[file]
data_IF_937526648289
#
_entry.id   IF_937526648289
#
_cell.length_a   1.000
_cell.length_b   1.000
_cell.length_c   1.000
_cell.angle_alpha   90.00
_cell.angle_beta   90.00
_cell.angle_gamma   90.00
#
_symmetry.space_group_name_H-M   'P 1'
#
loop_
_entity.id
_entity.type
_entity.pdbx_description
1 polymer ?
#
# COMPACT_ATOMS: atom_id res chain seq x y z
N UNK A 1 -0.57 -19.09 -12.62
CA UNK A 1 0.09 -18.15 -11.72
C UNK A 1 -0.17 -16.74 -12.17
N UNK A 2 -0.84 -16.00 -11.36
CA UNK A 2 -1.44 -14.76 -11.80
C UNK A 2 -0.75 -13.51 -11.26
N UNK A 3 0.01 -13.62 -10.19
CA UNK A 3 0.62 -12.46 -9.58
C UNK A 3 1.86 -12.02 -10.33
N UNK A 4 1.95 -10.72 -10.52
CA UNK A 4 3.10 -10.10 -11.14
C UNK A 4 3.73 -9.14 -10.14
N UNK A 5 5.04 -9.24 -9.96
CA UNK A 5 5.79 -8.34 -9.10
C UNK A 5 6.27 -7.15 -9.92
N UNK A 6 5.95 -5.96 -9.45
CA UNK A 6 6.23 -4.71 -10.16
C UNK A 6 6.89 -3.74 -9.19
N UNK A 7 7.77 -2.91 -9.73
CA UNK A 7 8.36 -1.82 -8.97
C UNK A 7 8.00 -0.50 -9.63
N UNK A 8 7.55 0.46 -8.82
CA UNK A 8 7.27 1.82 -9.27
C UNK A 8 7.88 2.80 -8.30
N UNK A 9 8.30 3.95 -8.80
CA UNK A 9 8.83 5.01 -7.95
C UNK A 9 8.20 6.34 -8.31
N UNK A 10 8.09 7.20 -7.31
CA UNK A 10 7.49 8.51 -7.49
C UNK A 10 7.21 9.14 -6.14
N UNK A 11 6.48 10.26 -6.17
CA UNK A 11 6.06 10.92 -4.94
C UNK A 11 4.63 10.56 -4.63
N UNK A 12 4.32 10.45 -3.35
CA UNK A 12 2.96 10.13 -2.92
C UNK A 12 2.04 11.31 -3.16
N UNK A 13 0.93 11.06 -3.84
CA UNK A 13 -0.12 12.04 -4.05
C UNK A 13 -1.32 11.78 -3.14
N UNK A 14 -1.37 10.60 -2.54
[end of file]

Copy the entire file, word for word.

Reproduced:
data_IF_937526648289
#
_entry.id   IF_937526648289
#
_cell.length_a   1.000
_cell.length_b   1.000
_cell.length_c   1.000
_cell.angle_alpha   90.00
_cell.angle_beta   90.00
_cell.angle_gamma   90.00
#
_symmetry.space_group_name_H-M   'P 1'
#
loop_
_entity.id
_entity.type
_entity.pdbx_description
1 polymer ?
#
# COMPACT_ATOMS: atom_id res chain seq x y z
N UNK A 1 -0.57 -19.09 -12.62
CA UNK A 1 0.09 -18.15 -11.72
C UNK A 1 -0.17 -16.74 -12.17
N UNK A 2 -0.84 -16.00 -11.36
CA UNK A 2 -1.44 -14.76 -11.80
C UNK A 2 -0.75 -13.51 -11.26
N UNK A 3 0.01 -13.62 -10.19
CA UNK A 3 0.62 -12.46 -9.58
C UNK A 3 1.86 -12.02 -10.33
N UNK A 4 1.95 -10.72 -10.52
CA UNK A 4 3.10 -10.10 -11.14
C UNK A 4 3.73 -9.14 -10.14
N UNK A 5 5.04 -9.24 -9.96
CA UNK A 5 5.79 -8.34 -9.10
C UNK A 5 6.27 -7.15 -9.92
N UNK A 6 5.95 -5.96 -9.45
CA UNK A 6 6.23 -4.71 -10.16
C UNK A 6 6.89 -3.74 -9.19
N UNK A 7 7.77 -2.91 -9.73
CA UNK A 7 8.36 -1.82 -8.97
C UNK A 7 8.00 -0.50 -9.63
N UNK A 8 7.55 0.46 -8.82
CA UNK A 8 7.27 1.82 -9.27
C UNK A 8 7.88 2.80 -8.30
N UNK A 9 8.30 3.95 -8.80
CA UNK A 9 8.83 5.01 -7.95
C UNK A 9 8.20 6.34 -8.31
N UNK A 10 8.09 7.20 -7.31
CA UNK A 10 7.49 8.51 -7.49
C UNK A 10 7.21 9.14 -6.14
N UNK A 11 6.48 10.26 -6.17
CA UNK A 11 6.06 10.92 -4.94
C UNK A 11 4.63 10.56 -4.63
N UNK A 12 4.32 10.45 -3.35
CA UNK A 12 2.96 10.13 -2.92
C UNK A 12 2.04 11.31 -3.16
N UNK A 13 0.93 11.06 -3.84
CA UNK A 13 -0.12 12.04 -4.05
C UNK A 13 -1.32 11.78 -3.14
N UNK A 14 -1.37 10.60 -2.54